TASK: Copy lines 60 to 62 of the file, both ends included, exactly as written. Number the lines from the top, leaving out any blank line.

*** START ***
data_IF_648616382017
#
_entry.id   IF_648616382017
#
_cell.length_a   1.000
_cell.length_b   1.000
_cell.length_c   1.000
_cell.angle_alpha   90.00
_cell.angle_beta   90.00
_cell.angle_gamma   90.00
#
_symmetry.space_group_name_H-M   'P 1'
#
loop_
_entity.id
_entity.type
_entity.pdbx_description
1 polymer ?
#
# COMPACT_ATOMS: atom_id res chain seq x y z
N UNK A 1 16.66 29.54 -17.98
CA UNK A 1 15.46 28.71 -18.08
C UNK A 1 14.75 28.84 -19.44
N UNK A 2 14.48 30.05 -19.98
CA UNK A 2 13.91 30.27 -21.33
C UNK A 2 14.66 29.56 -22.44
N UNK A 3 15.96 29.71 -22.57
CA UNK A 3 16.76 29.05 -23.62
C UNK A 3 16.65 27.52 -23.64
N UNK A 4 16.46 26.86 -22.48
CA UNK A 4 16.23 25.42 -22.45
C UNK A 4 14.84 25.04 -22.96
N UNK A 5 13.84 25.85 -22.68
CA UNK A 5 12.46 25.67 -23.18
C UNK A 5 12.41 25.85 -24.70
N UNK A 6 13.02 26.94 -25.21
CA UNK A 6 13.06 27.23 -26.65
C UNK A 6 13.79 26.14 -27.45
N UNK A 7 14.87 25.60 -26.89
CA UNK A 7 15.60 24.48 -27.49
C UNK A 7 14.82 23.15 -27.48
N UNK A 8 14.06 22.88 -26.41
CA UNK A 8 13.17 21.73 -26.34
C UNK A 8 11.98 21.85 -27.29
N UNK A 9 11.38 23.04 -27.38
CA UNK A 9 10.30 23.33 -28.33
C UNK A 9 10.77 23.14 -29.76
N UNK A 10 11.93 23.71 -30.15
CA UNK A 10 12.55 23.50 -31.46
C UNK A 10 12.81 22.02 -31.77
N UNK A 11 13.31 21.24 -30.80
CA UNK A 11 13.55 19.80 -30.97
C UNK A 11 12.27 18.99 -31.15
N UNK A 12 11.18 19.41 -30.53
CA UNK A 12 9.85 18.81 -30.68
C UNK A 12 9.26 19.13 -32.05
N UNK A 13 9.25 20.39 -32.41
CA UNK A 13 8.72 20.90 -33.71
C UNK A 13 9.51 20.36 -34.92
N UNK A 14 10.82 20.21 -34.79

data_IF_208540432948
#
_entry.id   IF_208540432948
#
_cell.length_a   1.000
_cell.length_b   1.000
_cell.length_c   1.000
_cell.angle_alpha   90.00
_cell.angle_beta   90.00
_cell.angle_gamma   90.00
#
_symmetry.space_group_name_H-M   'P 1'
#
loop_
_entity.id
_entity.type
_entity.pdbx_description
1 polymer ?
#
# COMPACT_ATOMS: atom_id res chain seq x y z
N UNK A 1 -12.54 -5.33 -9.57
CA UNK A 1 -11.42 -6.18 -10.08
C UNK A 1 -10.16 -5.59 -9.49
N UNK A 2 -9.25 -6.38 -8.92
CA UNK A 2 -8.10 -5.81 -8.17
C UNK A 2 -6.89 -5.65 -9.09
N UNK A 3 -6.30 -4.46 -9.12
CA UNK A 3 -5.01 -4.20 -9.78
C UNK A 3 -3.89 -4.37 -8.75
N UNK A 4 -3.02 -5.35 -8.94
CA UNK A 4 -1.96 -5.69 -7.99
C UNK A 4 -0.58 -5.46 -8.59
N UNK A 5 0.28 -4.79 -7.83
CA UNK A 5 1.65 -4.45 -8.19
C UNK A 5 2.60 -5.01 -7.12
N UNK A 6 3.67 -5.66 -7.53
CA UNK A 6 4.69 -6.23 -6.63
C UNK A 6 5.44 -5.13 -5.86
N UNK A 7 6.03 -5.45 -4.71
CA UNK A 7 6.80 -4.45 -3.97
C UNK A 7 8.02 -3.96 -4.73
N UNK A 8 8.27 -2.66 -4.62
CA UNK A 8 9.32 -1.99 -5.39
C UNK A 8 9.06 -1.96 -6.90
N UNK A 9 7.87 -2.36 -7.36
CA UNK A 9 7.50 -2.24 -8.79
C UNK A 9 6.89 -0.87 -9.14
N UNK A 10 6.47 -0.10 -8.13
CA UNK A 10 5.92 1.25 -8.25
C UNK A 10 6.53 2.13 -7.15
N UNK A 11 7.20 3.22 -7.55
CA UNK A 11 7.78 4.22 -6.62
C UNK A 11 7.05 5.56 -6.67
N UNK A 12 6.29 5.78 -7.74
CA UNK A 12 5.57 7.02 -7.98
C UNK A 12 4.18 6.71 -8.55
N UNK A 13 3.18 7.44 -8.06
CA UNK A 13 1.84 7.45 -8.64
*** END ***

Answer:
N UNK A 14 10.82 20.21 -34.79

data_IF_208540432948
#